There is a certain rhythm to the calendar in academic medicine.
July brings new interns. September brings new residency applications. March is Match Day. And May – well, May is when the National Residency Matching Program (NRMP) releases their data report for the that year’s residency Match.
Maybe this doesn’t rank as such an important event on your calendar as it does mine. For those unfamiliar with the NRMP’s Main Residency Match reports, each one offers a rollicking read through 100+ pages of statistical tables. The data tell many stories – and given the chaos around the 2021 Match, I was eager to see what stories this year’s report would tell.
Far be it from me to steal from you the grand pleasure of reviewing the NRMP’s report yourself. But for those who want the condensed version – with a little Sheriff of Sodium spin – let’s take a look at the 2021 Match, by the numbers.
That’s the increase in active applicants* from the 2020 to the 2021 Match.
This increase was driven mainly by 15% increase in the number of non-U.S. citizen international medical graduates (IMGs) from 2020. Gotta admit, I was surprised by this – given the suspension of USMLE Step 2 CS, the disruptions to international travel, the ECFMG’s
price-gouging new “pathways” – I really thought we’d see the opposite trend.
* – Remember, not all Match applicants are active applicants – the term applies only to Match registrants who submitted a rank order list. If you take all-comers, there were 3,741 more applicants in the 2021 Match than the 2020 iteration. The point stands: by any measure, last year’s Match was the biggest ever.
That’s the Match rate for graduating students from U.S. MD schools (a.k.a., “U.S. seniors”).
That number was also a bit of a surprise – not because it was different than years past, but because it was essentially the same.
With the switch to virtual interviews and concerns over interview hoarding, it wasn’t far-fetched to think we’d see a significant drop in the Match rate. Instead, this year’s figures barely deflected from the historical 93-94% Match rate for U.S. seniors.
SIDENOTE: Whenever I discuss the match rate for U.S. seniors, I typically get an angry message or two from someone who believes that focusing on this figure evinces bias against IMGs or DOs.
Look, this isn’t a pro-MD or anti-IMG thing – it’s a matter of statistical cleanliness. U.S. seniors are a well-defined group. Almost all of them participate in the NRMP Match, and the way they’re tracked has been consistent throughout the NRMP’s history. That makes them an ideal group for looking at historical trends.
In contrast, before the single accreditation system, many DO applicants found positions in the AOA Match – which makes their NRMP match rate difficult to interpret. Similarly, the number of IMG applicants can vary widely from year to year, making their match rate fluctuate accordingly. (For instance, due to the increase in applicants noted above, this year’s non-US citizen IMG Match rate was down 6.3% – even though a record number of non-US citizen IMGs successfully matched.)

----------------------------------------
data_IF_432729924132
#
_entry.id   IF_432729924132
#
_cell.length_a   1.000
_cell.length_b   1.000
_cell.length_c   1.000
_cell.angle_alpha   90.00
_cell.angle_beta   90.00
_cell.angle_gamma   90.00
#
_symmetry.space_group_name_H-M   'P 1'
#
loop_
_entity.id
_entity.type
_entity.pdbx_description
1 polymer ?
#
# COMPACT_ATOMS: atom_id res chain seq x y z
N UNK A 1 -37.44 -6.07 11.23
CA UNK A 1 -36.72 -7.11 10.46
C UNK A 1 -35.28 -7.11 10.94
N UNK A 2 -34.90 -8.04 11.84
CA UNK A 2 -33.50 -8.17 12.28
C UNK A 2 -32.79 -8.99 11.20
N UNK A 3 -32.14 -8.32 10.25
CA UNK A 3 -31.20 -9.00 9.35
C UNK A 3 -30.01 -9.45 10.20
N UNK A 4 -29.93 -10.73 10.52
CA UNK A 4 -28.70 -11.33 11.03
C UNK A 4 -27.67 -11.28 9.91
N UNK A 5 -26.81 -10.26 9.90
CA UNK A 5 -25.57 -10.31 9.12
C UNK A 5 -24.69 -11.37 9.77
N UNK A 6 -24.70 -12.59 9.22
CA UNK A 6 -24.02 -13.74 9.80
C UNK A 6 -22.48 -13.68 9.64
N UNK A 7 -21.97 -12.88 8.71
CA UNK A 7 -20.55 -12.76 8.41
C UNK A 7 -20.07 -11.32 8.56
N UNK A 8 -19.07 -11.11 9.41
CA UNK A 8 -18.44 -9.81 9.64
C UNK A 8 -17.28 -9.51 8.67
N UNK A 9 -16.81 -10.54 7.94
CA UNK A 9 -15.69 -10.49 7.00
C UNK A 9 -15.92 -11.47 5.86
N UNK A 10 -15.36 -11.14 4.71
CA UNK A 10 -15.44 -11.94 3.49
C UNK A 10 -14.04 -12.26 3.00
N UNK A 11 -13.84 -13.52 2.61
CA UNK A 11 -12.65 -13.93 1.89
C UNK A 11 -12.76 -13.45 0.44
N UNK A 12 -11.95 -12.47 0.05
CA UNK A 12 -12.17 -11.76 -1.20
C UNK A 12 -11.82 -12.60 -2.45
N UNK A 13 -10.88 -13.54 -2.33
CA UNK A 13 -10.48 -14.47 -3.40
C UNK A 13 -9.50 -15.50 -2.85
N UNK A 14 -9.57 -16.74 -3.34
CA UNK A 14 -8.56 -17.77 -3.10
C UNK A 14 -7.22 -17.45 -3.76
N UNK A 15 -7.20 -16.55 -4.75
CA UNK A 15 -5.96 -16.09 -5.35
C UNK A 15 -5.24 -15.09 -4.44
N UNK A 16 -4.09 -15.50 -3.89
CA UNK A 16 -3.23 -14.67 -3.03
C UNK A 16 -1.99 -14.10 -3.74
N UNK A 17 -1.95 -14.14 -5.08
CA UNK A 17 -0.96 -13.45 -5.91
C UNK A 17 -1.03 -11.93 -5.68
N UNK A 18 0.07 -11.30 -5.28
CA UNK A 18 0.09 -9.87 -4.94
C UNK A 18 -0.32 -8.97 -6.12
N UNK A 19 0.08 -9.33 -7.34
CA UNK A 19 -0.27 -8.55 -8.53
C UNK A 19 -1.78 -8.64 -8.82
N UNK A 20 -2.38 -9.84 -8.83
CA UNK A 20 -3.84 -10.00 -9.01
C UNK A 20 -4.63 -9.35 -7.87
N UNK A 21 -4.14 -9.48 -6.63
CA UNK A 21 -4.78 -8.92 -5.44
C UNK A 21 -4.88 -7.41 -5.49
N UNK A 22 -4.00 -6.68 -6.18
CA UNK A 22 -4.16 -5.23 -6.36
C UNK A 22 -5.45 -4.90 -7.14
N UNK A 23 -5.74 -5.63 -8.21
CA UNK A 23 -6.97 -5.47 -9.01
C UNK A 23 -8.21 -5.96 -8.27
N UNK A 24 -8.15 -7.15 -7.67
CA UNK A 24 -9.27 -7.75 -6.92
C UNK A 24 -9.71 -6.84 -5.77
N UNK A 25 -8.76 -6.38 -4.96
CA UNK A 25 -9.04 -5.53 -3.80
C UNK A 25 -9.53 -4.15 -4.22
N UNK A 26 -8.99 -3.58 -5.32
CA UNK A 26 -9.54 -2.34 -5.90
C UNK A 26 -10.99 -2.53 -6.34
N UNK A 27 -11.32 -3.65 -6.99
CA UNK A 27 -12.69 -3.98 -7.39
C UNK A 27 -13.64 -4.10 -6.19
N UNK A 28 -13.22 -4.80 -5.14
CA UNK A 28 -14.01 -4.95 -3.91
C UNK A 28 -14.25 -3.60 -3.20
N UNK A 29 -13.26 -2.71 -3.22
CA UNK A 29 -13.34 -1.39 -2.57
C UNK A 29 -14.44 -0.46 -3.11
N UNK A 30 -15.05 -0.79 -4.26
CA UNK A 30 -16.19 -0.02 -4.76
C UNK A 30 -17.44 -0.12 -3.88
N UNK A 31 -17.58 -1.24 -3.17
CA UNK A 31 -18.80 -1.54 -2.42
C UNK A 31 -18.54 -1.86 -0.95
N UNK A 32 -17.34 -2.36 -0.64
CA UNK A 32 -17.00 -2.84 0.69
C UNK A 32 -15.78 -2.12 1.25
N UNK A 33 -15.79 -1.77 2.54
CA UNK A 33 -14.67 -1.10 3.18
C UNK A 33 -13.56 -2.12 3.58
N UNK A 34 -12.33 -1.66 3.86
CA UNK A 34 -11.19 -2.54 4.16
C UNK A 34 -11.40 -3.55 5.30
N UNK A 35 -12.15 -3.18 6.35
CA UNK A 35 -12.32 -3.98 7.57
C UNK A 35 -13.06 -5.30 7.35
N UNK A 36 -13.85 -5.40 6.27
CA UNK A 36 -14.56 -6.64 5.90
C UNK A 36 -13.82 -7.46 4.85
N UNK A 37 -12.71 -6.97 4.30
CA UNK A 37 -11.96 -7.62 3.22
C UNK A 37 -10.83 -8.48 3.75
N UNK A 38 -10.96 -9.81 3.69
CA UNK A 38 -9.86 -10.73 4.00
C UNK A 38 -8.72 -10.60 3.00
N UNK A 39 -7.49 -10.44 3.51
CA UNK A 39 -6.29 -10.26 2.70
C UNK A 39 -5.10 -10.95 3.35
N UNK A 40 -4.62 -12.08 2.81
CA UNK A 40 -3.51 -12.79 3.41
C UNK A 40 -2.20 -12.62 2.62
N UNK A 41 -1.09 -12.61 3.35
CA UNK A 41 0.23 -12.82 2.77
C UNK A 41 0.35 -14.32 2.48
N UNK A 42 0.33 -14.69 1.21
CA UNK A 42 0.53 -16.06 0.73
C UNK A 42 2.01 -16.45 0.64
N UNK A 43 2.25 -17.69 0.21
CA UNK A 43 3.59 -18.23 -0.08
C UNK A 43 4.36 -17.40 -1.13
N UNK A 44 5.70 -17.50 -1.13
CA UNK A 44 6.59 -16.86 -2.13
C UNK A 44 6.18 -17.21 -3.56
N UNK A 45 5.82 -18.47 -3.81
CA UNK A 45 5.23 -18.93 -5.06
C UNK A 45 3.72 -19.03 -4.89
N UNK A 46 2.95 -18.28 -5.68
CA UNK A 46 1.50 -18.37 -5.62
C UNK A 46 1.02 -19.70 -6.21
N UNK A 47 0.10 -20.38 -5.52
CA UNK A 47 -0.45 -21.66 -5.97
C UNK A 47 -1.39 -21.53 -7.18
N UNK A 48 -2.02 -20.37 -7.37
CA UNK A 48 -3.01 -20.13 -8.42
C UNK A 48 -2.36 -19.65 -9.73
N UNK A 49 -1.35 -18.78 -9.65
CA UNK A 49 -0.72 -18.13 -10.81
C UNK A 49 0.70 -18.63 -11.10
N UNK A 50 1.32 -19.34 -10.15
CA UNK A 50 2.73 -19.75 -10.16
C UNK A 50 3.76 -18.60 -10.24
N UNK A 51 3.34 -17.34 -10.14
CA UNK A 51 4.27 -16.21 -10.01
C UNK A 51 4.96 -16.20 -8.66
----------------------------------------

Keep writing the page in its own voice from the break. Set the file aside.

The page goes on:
That’s the Match rate for U.S. seniors trying to match in plastic surgery.
Obviously, the overall Match rate can only tell you so much – because match rates vary widely by specialty and applicant type. Plastic surgery was the most competitive specialty for U.S. seniors in 2020 (the last year for which full data are available), followed by otolaryngology (74.9%) and neurosurgery (75.2%). In contrast, the specialties with the highest match rates for U.S. MD seniors were radiation oncology (99.2%), pediatrics (98.2%), and neurology (97.2%).
That’s the percentage of matched IMGs who fill positions in internal medicine.
Add in the other primary care specialties (family medicine and pediatrics), and that figure goes up to 69%.
(In contrast, as shown on the graphic above, U.S. medical graduates again filled almost all the positions in surgical subspecialties like plastics, otolaryngology, neurosurgery, and orthopedics.)
That’s the number of unfilled categorical programs at Tulane.
Remember the timing here. In February, just as applicants were submitting their rank order lists, a former program director’s racial discrimination lawsuit against Tulane became public. As #DNRTulane began trending on social media, I wondered if Tulane’s Match rate would take a hit. In the end, it didn’t.
The number of positions left unfilled after the Supplemental Offer and Acceptance Program (SOAP).
In other words, it wasn’t just a good year for Tulane – it was a good year for all programs. All told, 95% percent of programs filled in the Match, and by the time SOAP ended, 99.6% of program positions were filled.
That’s the number of unmatched (either fully or partially) applicants after the SOAP was over.